A career suggestion that changed everything

On a warm afternoon a couple years ago, executive editor Mary Lee Hagert slipped out of the newsroom to enjoy the autumn bloom in front of the Lillie Suburban Newspapers building.

When Hagert's career began, female reporters were expected to wear skirts and dress shoes, even when the event they were assigned to cover was taking place at the top of an uneven stone stairway in a state park.

The Iowa State Daily was a cacophony of clattering typewriters, which student reporters like Hagert quickly learned to tune out as they wrote stories on deadline.

Giving tours to Scout troops and grade-school classes gave Hagert a chance to discuss the latest edition of the newspaper and the different jobs required to put it together.

On her last day in the newsroom, Hagert and longtime coworker friends paused for a photo. From left are Linda Baumeister, Pamela O'Meara, Hagert and Kitty Sundberg.

Girls high school basketball was a big deal in Iowa back in the ‘60s. 

There were girls teams only in small towns; the big towns and cities had no sports programs for girls. 

This was the pre-Title IX era, and the game was constricted by an odd set of rules that were based on the premise that girls were fragile and needed protection. But those small-towns girls teams rivaled the boys teams for popularity, and their fans packed gyms on Friday nights.

The annual peak of the basketball frenzy would be the state tournament, when kids and parents poured into Des Moines Veterans Auditorium to cheer on the girls teams, which had nicknames like Raiderettes, Hawkettes, Lady Rebels and the unfortunate Cattlefeederettes.

The pageantry was something to behold and no one described it better — or more playfully — than the Des Moines Register’s satirical columnist Donald Kaul.

Once a year he would put away his political-pundit’s pen and have great fun describing the quirky, six-on-six, half-court game and the surrounding spectacle.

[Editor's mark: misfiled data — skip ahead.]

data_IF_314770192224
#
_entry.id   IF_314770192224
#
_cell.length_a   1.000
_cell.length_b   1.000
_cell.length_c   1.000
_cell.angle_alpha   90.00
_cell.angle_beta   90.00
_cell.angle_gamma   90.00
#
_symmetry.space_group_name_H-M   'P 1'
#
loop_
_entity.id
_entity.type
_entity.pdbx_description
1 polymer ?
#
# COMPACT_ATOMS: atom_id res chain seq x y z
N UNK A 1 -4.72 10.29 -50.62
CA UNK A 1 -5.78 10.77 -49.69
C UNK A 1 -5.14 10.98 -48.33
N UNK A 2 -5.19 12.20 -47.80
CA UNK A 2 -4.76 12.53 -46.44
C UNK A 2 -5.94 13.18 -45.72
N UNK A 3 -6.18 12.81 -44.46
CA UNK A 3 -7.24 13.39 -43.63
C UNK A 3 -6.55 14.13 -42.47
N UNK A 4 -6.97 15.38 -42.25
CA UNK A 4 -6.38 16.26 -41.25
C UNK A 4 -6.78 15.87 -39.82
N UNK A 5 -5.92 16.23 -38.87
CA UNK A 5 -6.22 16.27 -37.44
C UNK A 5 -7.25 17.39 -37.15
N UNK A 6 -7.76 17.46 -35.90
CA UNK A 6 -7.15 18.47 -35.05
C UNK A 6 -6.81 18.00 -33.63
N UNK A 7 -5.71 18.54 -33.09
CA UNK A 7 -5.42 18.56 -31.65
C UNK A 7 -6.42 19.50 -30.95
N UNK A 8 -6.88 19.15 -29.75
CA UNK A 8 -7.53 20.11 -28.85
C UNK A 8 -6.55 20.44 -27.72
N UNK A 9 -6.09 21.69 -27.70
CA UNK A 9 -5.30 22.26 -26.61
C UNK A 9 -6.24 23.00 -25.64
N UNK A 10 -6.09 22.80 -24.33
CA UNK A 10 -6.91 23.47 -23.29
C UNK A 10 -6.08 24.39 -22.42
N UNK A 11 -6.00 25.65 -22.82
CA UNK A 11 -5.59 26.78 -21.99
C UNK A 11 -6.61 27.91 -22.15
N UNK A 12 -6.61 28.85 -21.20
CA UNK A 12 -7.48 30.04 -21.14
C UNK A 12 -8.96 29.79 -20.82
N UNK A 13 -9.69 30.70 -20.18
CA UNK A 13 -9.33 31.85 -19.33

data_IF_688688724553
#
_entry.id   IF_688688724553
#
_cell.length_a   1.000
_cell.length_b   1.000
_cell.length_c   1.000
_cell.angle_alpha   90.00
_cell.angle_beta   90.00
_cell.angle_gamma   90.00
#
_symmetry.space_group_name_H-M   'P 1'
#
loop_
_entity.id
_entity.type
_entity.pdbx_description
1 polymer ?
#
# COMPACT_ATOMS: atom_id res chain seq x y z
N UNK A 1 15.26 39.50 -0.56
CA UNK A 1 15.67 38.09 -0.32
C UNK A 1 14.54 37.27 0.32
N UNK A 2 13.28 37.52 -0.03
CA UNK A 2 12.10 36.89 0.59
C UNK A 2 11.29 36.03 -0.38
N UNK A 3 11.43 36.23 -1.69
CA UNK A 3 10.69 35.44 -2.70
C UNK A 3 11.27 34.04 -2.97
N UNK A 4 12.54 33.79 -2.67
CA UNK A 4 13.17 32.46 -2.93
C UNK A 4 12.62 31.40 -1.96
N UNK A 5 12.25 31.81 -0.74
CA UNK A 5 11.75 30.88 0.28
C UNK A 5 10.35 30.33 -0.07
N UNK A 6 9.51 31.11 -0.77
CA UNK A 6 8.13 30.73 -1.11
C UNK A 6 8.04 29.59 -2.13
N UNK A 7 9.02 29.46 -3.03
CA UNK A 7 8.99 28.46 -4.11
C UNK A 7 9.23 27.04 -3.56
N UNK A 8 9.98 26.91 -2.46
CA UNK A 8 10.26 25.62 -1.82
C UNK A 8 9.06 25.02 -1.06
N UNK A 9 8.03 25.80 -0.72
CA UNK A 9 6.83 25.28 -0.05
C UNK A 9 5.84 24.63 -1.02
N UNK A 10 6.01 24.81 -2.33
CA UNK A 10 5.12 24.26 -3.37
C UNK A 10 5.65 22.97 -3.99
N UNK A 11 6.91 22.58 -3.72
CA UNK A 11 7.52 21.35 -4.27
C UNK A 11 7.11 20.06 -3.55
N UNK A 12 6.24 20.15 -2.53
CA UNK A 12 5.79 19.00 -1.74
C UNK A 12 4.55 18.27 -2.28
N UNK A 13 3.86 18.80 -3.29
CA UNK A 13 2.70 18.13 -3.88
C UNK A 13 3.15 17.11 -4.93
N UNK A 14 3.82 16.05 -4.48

Kaul’s columns were good-natured humor, and I remember giggling as I read them. Back then my family subscribed to both the Register, which circulated statewide, and the hometown Le Mars Daily Sentinel. I read both papers in the kitchen after school, sometimes reading aloud interesting excerpts to my mother. 

I recall one occasion when she asked what I was chuckling about, and I responded it was a corny pun Kaul made about the Ida Grove, Iowa, girls team being in an “Ida groove.”
I added that someday I’d like to be a writer like him.

‘A good fit’

But by the time I reached college and was considering career paths, that grade-school aspiration was long forgotten. Instead, the path I planned was to follow in my mother’s footsteps and become a teacher.
Then as freshman year was winding down, my English composition instructor pulled me aside and inquired about my major. When I told her it was education, she hesitated a moment, almost as if weighing whether she should offer some unsolicited advice, and then plunged ahead. 

She said she thought I was a good storyteller and encouraged me to consider a career in journalism, adding, “I think that would be a good fit for you.”

The suggestion was so unexpected that it left me a bit speechless — not the most promising start to a potential news writing career — but I considered it all summer. The next school year I declared a new major: journalism. 

After completing a few reporting classes, the Iowa State Daily hired me as a student writer. The Daily newsroom was a cacophony of clattering typewriters and robust conversations on the events of the day.